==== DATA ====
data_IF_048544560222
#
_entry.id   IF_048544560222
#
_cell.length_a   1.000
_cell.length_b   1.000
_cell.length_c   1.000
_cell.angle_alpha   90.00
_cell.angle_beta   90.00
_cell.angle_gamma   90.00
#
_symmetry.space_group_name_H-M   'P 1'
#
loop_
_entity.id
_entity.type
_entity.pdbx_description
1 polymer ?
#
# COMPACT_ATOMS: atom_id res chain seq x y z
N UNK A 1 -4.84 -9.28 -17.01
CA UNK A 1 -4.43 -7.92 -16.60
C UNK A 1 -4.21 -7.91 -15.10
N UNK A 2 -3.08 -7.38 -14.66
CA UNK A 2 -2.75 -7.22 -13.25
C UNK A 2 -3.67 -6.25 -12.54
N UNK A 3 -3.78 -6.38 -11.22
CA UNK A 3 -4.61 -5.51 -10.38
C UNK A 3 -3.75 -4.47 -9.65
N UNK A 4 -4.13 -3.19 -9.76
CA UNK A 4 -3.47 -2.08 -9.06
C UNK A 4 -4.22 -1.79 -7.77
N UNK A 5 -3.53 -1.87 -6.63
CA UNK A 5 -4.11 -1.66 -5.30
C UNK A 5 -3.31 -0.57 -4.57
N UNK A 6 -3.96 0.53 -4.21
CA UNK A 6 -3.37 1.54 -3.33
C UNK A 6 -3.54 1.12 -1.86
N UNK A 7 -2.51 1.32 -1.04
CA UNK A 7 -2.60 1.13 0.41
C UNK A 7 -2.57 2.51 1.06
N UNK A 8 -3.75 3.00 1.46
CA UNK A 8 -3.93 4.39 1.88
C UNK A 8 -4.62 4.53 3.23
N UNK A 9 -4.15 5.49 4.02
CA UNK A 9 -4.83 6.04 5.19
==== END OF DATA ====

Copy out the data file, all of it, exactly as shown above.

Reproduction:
data_IF_048544560222
#
_entry.id   IF_048544560222
#
_cell.length_a   1.000
_cell.length_b   1.000
_cell.length_c   1.000
_cell.angle_alpha   90.00
_cell.angle_beta   90.00
_cell.angle_gamma   90.00
#
_symmetry.space_group_name_H-M   'P 1'
#
loop_
_entity.id
_entity.type
_entity.pdbx_description
1 polymer ?
#
# COMPACT_ATOMS: atom_id res chain seq x y z
N UNK A 1 -4.84 -9.28 -17.01
CA UNK A 1 -4.43 -7.92 -16.60
C UNK A 1 -4.21 -7.91 -15.10
N UNK A 2 -3.08 -7.38 -14.66
CA UNK A 2 -2.75 -7.22 -13.25
C UNK A 2 -3.67 -6.25 -12.54
N UNK A 3 -3.78 -6.38 -11.22
CA UNK A 3 -4.61 -5.51 -10.38
C UNK A 3 -3.75 -4.47 -9.65
N UNK A 4 -4.13 -3.19 -9.76
CA UNK A 4 -3.47 -2.08 -9.06
C UNK A 4 -4.22 -1.79 -7.77
N UNK A 5 -3.53 -1.87 -6.63
CA UNK A 5 -4.11 -1.66 -5.30
C UNK A 5 -3.31 -0.57 -4.57
N UNK A 6 -3.96 0.53 -4.21
CA UNK A 6 -3.37 1.54 -3.33
C UNK A 6 -3.54 1.12 -1.86
N UNK A 7 -2.51 1.32 -1.04
CA UNK A 7 -2.60 1.13 0.41
C UNK A 7 -2.57 2.51 1.06
N UNK A 8 -3.75 3.00 1.46
CA UNK A 8 -3.93 4.39 1.88
C UNK A 8 -4.62 4.53 3.23
N UNK A 9 -4.15 5.49 4.02
CA UNK A 9 -4.83 6.04 5.19